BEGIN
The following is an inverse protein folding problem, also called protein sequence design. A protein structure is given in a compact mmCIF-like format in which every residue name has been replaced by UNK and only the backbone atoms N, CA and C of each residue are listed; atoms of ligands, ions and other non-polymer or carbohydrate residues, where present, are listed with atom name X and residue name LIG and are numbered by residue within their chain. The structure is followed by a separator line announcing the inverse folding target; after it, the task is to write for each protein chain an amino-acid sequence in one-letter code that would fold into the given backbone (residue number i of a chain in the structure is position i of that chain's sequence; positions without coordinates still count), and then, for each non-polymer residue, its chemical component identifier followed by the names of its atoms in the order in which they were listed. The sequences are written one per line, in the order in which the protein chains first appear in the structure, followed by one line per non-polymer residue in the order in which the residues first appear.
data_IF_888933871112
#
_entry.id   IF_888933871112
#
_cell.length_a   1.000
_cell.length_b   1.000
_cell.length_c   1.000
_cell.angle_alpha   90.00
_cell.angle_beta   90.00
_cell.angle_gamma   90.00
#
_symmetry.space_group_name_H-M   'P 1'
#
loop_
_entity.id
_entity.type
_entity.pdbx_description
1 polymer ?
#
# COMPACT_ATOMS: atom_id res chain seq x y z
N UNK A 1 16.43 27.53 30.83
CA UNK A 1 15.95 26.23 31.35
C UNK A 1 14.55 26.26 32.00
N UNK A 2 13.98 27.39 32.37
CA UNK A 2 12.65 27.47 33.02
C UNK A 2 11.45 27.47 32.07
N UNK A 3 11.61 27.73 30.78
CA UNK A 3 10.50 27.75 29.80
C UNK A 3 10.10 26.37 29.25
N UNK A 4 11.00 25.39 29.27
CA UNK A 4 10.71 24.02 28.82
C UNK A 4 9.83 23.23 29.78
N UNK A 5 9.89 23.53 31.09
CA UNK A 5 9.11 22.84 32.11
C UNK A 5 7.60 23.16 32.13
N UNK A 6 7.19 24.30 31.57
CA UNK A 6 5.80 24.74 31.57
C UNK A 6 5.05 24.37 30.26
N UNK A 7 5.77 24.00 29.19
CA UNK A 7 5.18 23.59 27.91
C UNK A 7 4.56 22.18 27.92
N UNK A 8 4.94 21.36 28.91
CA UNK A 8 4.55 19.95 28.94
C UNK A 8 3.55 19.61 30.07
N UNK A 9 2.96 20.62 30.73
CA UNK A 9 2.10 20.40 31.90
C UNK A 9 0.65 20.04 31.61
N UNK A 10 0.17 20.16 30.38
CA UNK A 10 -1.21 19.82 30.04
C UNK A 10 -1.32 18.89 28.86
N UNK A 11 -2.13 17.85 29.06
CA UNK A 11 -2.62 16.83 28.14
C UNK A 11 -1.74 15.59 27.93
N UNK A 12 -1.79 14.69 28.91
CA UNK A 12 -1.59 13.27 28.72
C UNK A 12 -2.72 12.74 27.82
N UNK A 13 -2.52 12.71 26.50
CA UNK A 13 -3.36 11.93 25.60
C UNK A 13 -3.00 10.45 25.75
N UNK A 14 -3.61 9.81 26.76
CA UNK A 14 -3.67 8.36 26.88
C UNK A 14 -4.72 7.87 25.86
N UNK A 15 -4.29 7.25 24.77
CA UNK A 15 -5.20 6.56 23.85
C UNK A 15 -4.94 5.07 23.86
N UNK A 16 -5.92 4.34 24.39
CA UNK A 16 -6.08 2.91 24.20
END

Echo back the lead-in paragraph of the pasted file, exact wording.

The following is an inverse protein folding problem, also called protein sequence design. A protein structure is given in a compact mmCIF-like format in which every residue name has been replaced by UNK and only the backbone atoms N, CA and C of each residue are listed; atoms of ligands, ions and other non-polymer or carbohydrate residues, where present, are listed with atom name X and residue name LIG and are numbered by residue within their chain. The structure is followed by a separator line announcing the inverse folding target; after it, the task is to write for each protein chain an amino-acid sequence in one-letter code that would fold into the given backbone (residue number i of a chain in the structure is position i of that chain's sequence; positions without coordinates still count), and then, for each non-polymer residue, its chemical component identifier followed by the names of its atoms in the order in which they were listed. The sequences are written one per line, in the order in which the protein chains first appear in the structure, followed by one line per non-polymer residue in the order in which the residues first appear.